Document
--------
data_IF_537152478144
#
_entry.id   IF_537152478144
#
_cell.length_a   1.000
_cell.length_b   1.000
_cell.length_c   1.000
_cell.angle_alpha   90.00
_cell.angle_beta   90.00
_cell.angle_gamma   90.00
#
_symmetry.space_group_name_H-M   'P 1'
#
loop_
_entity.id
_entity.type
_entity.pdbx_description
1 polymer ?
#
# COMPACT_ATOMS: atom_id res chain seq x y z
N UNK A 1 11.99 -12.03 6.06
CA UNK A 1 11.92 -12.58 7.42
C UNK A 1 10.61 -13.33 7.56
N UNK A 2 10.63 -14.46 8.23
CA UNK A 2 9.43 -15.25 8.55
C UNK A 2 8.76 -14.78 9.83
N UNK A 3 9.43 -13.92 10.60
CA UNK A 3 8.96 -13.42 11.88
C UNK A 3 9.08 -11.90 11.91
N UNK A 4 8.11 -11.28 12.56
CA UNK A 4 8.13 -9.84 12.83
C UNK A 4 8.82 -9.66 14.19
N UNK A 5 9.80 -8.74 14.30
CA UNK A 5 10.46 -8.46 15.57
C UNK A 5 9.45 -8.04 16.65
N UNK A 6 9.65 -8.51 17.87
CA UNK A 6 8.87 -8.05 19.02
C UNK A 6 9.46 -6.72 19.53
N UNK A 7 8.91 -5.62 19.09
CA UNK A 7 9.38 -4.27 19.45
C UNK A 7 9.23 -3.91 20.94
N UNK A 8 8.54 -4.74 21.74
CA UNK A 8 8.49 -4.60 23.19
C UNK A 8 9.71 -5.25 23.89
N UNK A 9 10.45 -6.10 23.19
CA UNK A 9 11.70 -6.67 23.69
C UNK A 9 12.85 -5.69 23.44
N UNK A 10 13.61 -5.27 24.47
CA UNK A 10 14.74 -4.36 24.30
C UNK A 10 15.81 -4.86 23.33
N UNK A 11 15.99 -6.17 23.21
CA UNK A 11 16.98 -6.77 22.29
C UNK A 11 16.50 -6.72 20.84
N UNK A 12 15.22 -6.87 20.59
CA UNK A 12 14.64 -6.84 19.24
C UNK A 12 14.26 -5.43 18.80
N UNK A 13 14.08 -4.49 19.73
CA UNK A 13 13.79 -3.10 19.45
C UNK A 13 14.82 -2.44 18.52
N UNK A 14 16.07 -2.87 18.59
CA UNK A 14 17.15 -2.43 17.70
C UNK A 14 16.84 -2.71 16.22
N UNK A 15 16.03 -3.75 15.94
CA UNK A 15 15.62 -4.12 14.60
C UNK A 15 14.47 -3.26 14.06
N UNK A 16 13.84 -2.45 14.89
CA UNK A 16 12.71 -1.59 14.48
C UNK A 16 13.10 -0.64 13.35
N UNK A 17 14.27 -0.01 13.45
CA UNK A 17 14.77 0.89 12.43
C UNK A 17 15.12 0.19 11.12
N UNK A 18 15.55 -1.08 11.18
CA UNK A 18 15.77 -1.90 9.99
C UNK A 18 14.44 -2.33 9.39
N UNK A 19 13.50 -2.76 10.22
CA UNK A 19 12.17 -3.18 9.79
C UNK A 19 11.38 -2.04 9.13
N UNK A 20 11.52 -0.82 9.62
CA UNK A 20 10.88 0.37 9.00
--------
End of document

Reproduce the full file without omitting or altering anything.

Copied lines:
data_IF_537152478144
#
_entry.id   IF_537152478144
#
_cell.length_a   1.000
_cell.length_b   1.000
_cell.length_c   1.000
_cell.angle_alpha   90.00
_cell.angle_beta   90.00
_cell.angle_gamma   90.00
#
_symmetry.space_group_name_H-M   'P 1'
#
loop_
_entity.id
_entity.type
_entity.pdbx_description
1 polymer ?
#
# COMPACT_ATOMS: atom_id res chain seq x y z
N UNK A 1 11.99 -12.03 6.06
CA UNK A 1 11.92 -12.58 7.42
C UNK A 1 10.61 -13.33 7.56
N UNK A 2 10.63 -14.46 8.23
CA UNK A 2 9.43 -15.25 8.55
C UNK A 2 8.76 -14.78 9.83
N UNK A 3 9.43 -13.92 10.60
CA UNK A 3 8.96 -13.42 11.88
C UNK A 3 9.08 -11.90 11.91
N UNK A 4 8.11 -11.28 12.56
CA UNK A 4 8.13 -9.84 12.83
C UNK A 4 8.82 -9.66 14.19
N UNK A 5 9.80 -8.74 14.30
CA UNK A 5 10.46 -8.46 15.57
C UNK A 5 9.45 -8.04 16.65
N UNK A 6 9.65 -8.51 17.87
CA UNK A 6 8.87 -8.05 19.02
C UNK A 6 9.46 -6.72 19.53
N UNK A 7 8.91 -5.62 19.09
CA UNK A 7 9.38 -4.27 19.45
C UNK A 7 9.23 -3.91 20.94
N UNK A 8 8.54 -4.74 21.74
CA UNK A 8 8.49 -4.60 23.19
C UNK A 8 9.71 -5.25 23.89
N UNK A 9 10.45 -6.10 23.19
CA UNK A 9 11.70 -6.67 23.69
C UNK A 9 12.85 -5.69 23.44
N UNK A 10 13.61 -5.27 24.47
CA UNK A 10 14.74 -4.36 24.30
C UNK A 10 15.81 -4.86 23.33
N UNK A 11 15.99 -6.17 23.21
CA UNK A 11 16.98 -6.77 22.29
C UNK A 11 16.50 -6.72 20.84
N UNK A 12 15.22 -6.87 20.59
CA UNK A 12 14.64 -6.84 19.24
C UNK A 12 14.26 -5.43 18.80
N UNK A 13 14.08 -4.49 19.73
CA UNK A 13 13.79 -3.10 19.45
C UNK A 13 14.82 -2.44 18.52
N UNK A 14 16.07 -2.87 18.59
CA UNK A 14 17.15 -2.43 17.70
C UNK A 14 16.84 -2.71 16.22
N UNK A 15 16.03 -3.75 15.94
CA UNK A 15 15.62 -4.12 14.60
C UNK A 15 14.47 -3.26 14.06
N UNK A 16 13.84 -2.45 14.89
CA UNK A 16 12.71 -1.59 14.48
C UNK A 16 13.10 -0.64 13.35
N UNK A 17 14.27 -0.01 13.45
CA UNK A 17 14.77 0.89 12.43
C UNK A 17 15.12 0.19 11.12
N UNK A 18 15.55 -1.08 11.18
CA UNK A 18 15.77 -1.90 9.99
C UNK A 18 14.44 -2.33 9.39
N UNK A 19 13.50 -2.76 10.22
CA UNK A 19 12.17 -3.18 9.79
C UNK A 19 11.38 -2.04 9.13
N UNK A 20 11.52 -0.82 9.62
CA UNK A 20 10.88 0.37 9.00